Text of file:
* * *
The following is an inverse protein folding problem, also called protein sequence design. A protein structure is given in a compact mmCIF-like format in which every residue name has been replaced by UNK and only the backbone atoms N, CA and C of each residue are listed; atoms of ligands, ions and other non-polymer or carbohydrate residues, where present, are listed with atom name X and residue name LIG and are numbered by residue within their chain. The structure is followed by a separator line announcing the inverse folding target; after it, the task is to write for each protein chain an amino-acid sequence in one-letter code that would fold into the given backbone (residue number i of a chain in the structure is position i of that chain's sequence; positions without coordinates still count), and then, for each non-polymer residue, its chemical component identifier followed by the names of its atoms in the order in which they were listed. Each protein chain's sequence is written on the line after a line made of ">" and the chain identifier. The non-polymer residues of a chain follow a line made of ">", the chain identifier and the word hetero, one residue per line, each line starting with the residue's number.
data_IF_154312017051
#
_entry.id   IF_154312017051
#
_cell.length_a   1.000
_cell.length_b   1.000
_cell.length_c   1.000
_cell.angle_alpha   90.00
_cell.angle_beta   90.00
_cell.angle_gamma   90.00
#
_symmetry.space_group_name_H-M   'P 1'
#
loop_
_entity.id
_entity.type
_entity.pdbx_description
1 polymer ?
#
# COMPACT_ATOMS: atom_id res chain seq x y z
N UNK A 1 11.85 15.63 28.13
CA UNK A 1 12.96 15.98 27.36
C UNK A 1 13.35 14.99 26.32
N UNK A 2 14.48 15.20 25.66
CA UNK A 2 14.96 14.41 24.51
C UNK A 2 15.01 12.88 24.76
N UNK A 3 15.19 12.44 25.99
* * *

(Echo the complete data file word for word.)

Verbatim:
The following is an inverse protein folding problem, also called protein sequence design. A protein structure is given in a compact mmCIF-like format in which every residue name has been replaced by UNK and only the backbone atoms N, CA and C of each residue are listed; atoms of ligands, ions and other non-polymer or carbohydrate residues, where present, are listed with atom name X and residue name LIG and are numbered by residue within their chain. The structure is followed by a separator line announcing the inverse folding target; after it, the task is to write for each protein chain an amino-acid sequence in one-letter code that would fold into the given backbone (residue number i of a chain in the structure is position i of that chain's sequence; positions without coordinates still count), and then, for each non-polymer residue, its chemical component identifier followed by the names of its atoms in the order in which they were listed. Each protein chain's sequence is written on the line after a line made of ">" and the chain identifier. The non-polymer residues of a chain follow a line made of ">", the chain identifier and the word hetero, one residue per line, each line starting with the residue's number.
data_IF_154312017051
#
_entry.id   IF_154312017051
#
_cell.length_a   1.000
_cell.length_b   1.000
_cell.length_c   1.000
_cell.angle_alpha   90.00
_cell.angle_beta   90.00
_cell.angle_gamma   90.00
#
_symmetry.space_group_name_H-M   'P 1'
#
loop_
_entity.id
_entity.type
_entity.pdbx_description
1 polymer ?
#
# COMPACT_ATOMS: atom_id res chain seq x y z
N UNK A 1 11.85 15.63 28.13
CA UNK A 1 12.96 15.98 27.36
C UNK A 1 13.35 14.99 26.32
N UNK A 2 14.48 15.20 25.66
CA UNK A 2 14.96 14.41 24.51
C UNK A 2 15.01 12.88 24.76
N UNK A 3 15.19 12.44 25.99